When it comes to reviewing films, the phrase ‘There’s nothing like this’ or ‘It’s completely unique’ is often overused and misused. In Boyhood’s situation, that same phrase is perfectly applicable – there really is nothing quite like Boyhood and it’s concept.

Taking place from 2002 to the present day, the whole cast grow up – literally – before your very own eyes. While the theme of nostalgia is apparent, that’s not the film’s primary focus. Instead, the prominent theme is simply life as a boy growing up (you don’t say…). Its plot is made up of strands – moments in life that can appear mundane and ordinary but when placed together, hold vast amounts of importance. It’s simply amazing and nothing short of a masterpiece in how director Linklater goes about achieving such a moving film – a film that has the power to evoke emotion from the audience just from the concept alone.

The casting choices are superb. There is an obvious amount of risk in choosing a cast that will grow up together over 12 years. Yet every single member is fantastic in the role they play – subtle acts that increase the realism of the film tenfold. Patricia Arquette is incredible as Mason’s mother. Her understated performance where she balances looking after her children with her relationship issues is both contained and touching. The same goes for all of the actors, really – actions that could come across as annoying or illogical are completely natural and can cause certain members of the audience to reminisce with a tear in their eye.

If there are any criticisms that could be made of Boyhood, it’s that a few scenes feel superficial; crammed in to deliver an important message to the audience about life. A scene in a darkroom where Mason’s photography teacher graces him with lessons on life has a facade of importance – but really is all fluff. And while it is touching to watch the smaller moments of the boy’s life, some do come across as a little too mundane and insignificant to serve any fulfilling purpose in the film.

Yet despite its (very few) problems, Boyhood manages to become one of the best films of the year – a powerful character study that focuses not on a particular young boy, but the concept of a boy and his life in general.

– Gus Edgar

Trailers of the Week: 14/9/14 – 21/9/14


Featuring a fantastic cast including Amy Adams, Christoph Waltz and Jason Schwartzman, it’s easy to see why Tim Burton’s new film, Big Eyes, is hotly awaited. Whether the true story being displayed on screen is interesting enough to make an engrossing film is up for debate.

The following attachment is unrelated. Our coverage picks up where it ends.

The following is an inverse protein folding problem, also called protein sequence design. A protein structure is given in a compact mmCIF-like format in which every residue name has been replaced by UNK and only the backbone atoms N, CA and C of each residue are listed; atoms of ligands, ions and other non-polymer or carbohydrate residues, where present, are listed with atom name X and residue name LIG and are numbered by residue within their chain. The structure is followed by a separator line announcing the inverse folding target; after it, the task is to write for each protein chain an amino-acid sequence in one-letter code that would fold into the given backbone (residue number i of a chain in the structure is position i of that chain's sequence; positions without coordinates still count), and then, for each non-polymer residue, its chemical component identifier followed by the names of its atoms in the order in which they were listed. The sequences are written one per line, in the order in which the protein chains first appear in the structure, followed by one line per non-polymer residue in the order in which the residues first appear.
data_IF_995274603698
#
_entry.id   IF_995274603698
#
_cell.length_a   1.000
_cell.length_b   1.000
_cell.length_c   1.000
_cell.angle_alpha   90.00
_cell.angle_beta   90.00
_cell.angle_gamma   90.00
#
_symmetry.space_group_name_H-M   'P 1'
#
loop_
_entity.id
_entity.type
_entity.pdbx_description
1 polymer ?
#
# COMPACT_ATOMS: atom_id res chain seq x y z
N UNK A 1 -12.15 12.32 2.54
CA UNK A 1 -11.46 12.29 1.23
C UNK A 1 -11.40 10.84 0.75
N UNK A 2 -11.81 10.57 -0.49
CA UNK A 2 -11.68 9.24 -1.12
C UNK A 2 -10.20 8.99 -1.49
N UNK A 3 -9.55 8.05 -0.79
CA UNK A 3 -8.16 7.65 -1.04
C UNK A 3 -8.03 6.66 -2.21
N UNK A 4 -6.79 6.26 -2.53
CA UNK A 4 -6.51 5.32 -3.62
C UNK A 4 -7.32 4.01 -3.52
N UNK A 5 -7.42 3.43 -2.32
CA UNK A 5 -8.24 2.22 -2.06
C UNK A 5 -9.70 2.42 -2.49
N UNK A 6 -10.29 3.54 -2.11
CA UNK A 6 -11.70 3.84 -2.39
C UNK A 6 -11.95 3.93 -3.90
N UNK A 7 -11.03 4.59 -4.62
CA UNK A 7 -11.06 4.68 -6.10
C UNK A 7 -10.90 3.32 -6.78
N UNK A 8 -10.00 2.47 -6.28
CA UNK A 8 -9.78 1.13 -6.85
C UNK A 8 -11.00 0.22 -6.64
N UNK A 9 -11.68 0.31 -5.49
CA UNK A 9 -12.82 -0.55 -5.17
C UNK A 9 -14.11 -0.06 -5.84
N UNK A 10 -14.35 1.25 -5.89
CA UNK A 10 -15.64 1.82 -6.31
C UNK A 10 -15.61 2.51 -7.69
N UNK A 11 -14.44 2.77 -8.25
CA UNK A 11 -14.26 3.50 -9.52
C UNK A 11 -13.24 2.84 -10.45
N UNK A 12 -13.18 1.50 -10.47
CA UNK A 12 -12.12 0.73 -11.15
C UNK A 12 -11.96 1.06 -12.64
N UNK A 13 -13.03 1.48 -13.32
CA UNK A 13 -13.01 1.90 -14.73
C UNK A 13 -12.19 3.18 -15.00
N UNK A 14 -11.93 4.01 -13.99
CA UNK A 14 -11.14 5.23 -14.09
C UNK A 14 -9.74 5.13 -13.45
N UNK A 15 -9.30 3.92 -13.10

More a teaser than a trailer (fine, I cheated), the new Popeye film that won’t appear on screens until 2016 is sumptuously animated. While I’m not a fan of the voice acting (which is subject to change) and the slapstick humour, I’m sure the intended target audience will be kept entertained.


Oscar Isaac and Jessica Chastain in the same film? Fantastic. This looks to have the potential of being a dark horse at this year’s Oscar race, and the trailer shows that – it keeps you hooked without giving too much away.


This trailer filled with dialogue is a stark contrast to the teaser for it released last month. Featuring a huge cast with the likes of upcoming star Ansel Elgort, Jennifer Garner, and Adam Sandler in an actually serious role, this looks good. Surprising, then, that it picked up mixed reviews at the TIFF.


The latest trailer, and the first full one, for the third installment of the Hunger Games saga looks suitably epic. Though I wonder, if we take away all the HG and Jennifer Lawrence buzz, would we assign this as ‘yet another YA flick’ like we’re doing with The Maze Runner?


Grave of the Fireflies


For all the praise I’ve seen Studio Ghibli receive, I’ve never been all too interested in watching their animations. Aside from Spirited Away, which I saw, enjoyed and forgot about a fair few years back, my investment in any of the studio’s films has waned. So then, I realise I’ve made a horrible mistake. Recommended to me with the confidence that it’ll be a ‘cry-fest’ (Just look at the title!), Grave of the Fireflies has assuredly reinvigorated my interest in the studio’s peculiar, heartfelt animations that have a certain type of charm to them – a charm not found in any 3D animation that Disney Pixar, Disney and DreamWorks churn out.

The film takes place in Japan during the final few months of WWII, where American air raids tore through the Japanese towns and villages. It follows Seita, a 14 year-old boy, and Setsuko, Seita’s (very) little sister, through their travails to survive bombings, poverty and malnutrition. It begins by revealing that the two protagonists die during the course of the film – portrayed as spirits shrouded by a red hue, the opening is both harrowing and visually stunning in equal measure. Which really does sum up the film – devastating, though the emotional punch not as powerful as I expected, yet exceedingly beautiful and a perfect portrayal of both the horrors and the idyllic nature of the Japanese countryside.

The score used for Grave of the Fireflies is equally powerful, tragedy conveyed by simple melodies. It’s use brings many moments of genuine joy – Setsuko running around with a group of fireflies is an exceptionally heartwarming moment – but also accentuates incredibly touching sequences – Setsuko’s tear-jerking instances of happiness particularly moving.